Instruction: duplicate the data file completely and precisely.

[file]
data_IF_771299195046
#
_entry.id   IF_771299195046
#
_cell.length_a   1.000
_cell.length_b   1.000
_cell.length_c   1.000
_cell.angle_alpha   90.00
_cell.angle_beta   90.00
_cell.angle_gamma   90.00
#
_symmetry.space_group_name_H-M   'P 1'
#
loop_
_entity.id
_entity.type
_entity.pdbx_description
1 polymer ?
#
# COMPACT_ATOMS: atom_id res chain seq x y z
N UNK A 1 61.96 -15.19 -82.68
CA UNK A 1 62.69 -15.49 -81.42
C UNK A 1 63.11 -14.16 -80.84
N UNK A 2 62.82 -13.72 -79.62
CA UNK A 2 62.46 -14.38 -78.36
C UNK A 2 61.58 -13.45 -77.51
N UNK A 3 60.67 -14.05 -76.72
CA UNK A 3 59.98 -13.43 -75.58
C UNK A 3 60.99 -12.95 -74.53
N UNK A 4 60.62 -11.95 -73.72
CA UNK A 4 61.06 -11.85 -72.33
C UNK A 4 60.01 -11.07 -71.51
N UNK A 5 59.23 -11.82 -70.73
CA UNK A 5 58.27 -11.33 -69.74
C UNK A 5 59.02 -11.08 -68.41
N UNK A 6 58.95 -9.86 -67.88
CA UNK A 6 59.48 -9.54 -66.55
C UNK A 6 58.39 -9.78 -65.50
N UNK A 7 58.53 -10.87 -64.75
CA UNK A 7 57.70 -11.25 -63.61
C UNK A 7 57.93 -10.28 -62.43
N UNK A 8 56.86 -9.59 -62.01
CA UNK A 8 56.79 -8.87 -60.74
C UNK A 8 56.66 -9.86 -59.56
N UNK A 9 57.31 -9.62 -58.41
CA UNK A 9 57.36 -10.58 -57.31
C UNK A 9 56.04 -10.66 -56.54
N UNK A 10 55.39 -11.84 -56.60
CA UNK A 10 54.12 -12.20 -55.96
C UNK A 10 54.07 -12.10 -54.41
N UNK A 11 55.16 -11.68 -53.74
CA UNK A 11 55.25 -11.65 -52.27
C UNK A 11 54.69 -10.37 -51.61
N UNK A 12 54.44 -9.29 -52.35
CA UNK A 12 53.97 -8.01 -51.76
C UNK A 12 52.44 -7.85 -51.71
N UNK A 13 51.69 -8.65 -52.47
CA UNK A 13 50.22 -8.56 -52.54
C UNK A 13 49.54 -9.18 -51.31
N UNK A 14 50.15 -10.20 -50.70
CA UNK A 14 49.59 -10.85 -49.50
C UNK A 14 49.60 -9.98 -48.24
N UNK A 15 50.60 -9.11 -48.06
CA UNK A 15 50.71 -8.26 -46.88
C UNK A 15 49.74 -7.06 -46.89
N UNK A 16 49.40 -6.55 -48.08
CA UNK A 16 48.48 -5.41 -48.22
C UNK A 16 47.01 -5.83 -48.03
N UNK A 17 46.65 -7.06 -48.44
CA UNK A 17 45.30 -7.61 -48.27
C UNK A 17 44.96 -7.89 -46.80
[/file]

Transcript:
data_IF_771299195046
#
_entry.id   IF_771299195046
#
_cell.length_a   1.000
_cell.length_b   1.000
_cell.length_c   1.000
_cell.angle_alpha   90.00
_cell.angle_beta   90.00
_cell.angle_gamma   90.00
#
_symmetry.space_group_name_H-M   'P 1'
#
loop_
_entity.id
_entity.type
_entity.pdbx_description
1 polymer ?
#
# COMPACT_ATOMS: atom_id res chain seq x y z
N UNK A 1 61.96 -15.19 -82.68
CA UNK A 1 62.69 -15.49 -81.42
C UNK A 1 63.11 -14.16 -80.84
N UNK A 2 62.82 -13.72 -79.62
CA UNK A 2 62.46 -14.38 -78.36
C UNK A 2 61.58 -13.45 -77.51
N UNK A 3 60.67 -14.05 -76.72
CA UNK A 3 59.98 -13.43 -75.58
C UNK A 3 60.99 -12.95 -74.53
N UNK A 4 60.62 -11.95 -73.72
CA UNK A 4 61.06 -11.85 -72.33
C UNK A 4 60.01 -11.07 -71.51
N UNK A 5 59.23 -11.82 -70.73
CA UNK A 5 58.27 -11.33 -69.74
C UNK A 5 59.02 -11.08 -68.41
N UNK A 6 58.95 -9.86 -67.88
CA UNK A 6 59.48 -9.54 -66.55
C UNK A 6 58.39 -9.78 -65.50
N UNK A 7 58.53 -10.87 -64.75
CA UNK A 7 57.70 -11.25 -63.61
C UNK A 7 57.93 -10.28 -62.43
N UNK A 8 56.86 -9.59 -62.01
CA UNK A 8 56.79 -8.87 -60.74
C UNK A 8 56.66 -9.86 -59.56
N UNK A 9 57.31 -9.62 -58.41
CA UNK A 9 57.36 -10.58 -57.31
C UNK A 9 56.04 -10.66 -56.54
N UNK A 10 55.39 -11.84 -56.60
CA UNK A 10 54.12 -12.20 -55.96
C UNK A 10 54.07 -12.10 -54.41
N UNK A 11 55.16 -11.68 -53.74
CA UNK A 11 55.25 -11.65 -52.27
C UNK A 11 54.69 -10.37 -51.61
N UNK A 12 54.44 -9.29 -52.35
CA UNK A 12 53.97 -8.01 -51.76
C UNK A 12 52.44 -7.85 -51.71
N UNK A 13 51.69 -8.65 -52.47
CA UNK A 13 50.22 -8.56 -52.54
C UNK A 13 49.54 -9.18 -51.31
N UNK A 14 50.15 -10.20 -50.70
CA UNK A 14 49.59 -10.85 -49.50
C UNK A 14 49.60 -9.98 -48.24
N UNK A 15 50.60 -9.11 -48.06
CA UNK A 15 50.71 -8.26 -46.88
C UNK A 15 49.74 -7.06 -46.89
N UNK A 16 49.40 -6.55 -48.08
CA UNK A 16 48.48 -5.41 -48.22
C UNK A 16 47.01 -5.83 -48.03
N UNK A 17 46.65 -7.06 -48.44
CA UNK A 17 45.30 -7.61 -48.27
C UNK A 17 44.96 -7.89 -46.80